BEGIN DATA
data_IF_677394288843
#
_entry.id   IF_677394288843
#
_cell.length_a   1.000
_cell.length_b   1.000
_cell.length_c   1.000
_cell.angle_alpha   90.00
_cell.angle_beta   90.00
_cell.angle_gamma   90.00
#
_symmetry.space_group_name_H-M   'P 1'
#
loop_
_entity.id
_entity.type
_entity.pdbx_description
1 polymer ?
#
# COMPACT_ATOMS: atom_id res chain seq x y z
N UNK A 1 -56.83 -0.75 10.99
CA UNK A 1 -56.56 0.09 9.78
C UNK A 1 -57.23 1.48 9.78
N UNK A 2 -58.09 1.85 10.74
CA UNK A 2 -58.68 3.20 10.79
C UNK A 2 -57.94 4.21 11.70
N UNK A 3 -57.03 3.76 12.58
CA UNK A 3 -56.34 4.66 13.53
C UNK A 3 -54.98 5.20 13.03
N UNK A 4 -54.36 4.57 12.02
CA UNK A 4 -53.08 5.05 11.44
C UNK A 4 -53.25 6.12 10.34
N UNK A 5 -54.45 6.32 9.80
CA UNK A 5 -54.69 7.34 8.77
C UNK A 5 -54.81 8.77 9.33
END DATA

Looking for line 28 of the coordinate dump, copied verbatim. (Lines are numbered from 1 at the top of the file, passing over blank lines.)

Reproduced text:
CA UNK A 3 -56.34 4.66 13.53